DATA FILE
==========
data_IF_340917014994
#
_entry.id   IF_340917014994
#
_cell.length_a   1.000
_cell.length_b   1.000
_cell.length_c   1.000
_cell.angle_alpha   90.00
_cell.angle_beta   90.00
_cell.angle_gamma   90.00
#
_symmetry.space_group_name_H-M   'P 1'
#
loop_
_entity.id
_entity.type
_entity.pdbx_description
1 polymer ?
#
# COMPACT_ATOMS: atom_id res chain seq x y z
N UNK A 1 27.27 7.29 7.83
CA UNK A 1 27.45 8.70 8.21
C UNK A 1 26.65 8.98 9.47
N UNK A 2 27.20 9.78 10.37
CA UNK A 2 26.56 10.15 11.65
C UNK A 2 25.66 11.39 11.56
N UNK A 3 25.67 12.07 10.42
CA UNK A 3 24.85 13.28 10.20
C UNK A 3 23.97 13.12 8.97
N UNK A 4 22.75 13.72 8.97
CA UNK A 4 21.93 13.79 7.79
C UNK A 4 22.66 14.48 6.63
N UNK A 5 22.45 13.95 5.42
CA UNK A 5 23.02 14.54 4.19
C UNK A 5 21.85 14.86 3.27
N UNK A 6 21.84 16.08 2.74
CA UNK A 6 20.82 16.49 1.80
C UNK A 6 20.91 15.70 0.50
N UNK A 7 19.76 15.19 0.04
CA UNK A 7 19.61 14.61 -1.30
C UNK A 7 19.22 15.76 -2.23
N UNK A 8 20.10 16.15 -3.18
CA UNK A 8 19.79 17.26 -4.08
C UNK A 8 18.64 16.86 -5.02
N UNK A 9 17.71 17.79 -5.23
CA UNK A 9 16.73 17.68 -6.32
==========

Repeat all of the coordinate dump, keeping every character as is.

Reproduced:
data_IF_340917014994
#
_entry.id   IF_340917014994
#
_cell.length_a   1.000
_cell.length_b   1.000
_cell.length_c   1.000
_cell.angle_alpha   90.00
_cell.angle_beta   90.00
_cell.angle_gamma   90.00
#
_symmetry.space_group_name_H-M   'P 1'
#
loop_
_entity.id
_entity.type
_entity.pdbx_description
1 polymer ?
#
# COMPACT_ATOMS: atom_id res chain seq x y z
N UNK A 1 27.27 7.29 7.83
CA UNK A 1 27.45 8.70 8.21
C UNK A 1 26.65 8.98 9.47
N UNK A 2 27.20 9.78 10.37
CA UNK A 2 26.56 10.15 11.65
C UNK A 2 25.66 11.39 11.56
N UNK A 3 25.67 12.07 10.42
CA UNK A 3 24.85 13.28 10.20
C UNK A 3 23.97 13.12 8.97
N UNK A 4 22.75 13.72 8.97
CA UNK A 4 21.93 13.79 7.79
C UNK A 4 22.66 14.48 6.63
N UNK A 5 22.45 13.95 5.42
CA UNK A 5 23.02 14.54 4.19
C UNK A 5 21.85 14.86 3.27
N UNK A 6 21.84 16.08 2.74
CA UNK A 6 20.82 16.49 1.80
C UNK A 6 20.91 15.70 0.50
N UNK A 7 19.76 15.19 0.04
CA UNK A 7 19.61 14.61 -1.30
C UNK A 7 19.22 15.76 -2.23
N UNK A 8 20.10 16.15 -3.18
CA UNK A 8 19.79 17.26 -4.08
C UNK A 8 18.64 16.86 -5.02
N UNK A 9 17.71 17.79 -5.23
CA UNK A 9 16.73 17.68 -6.32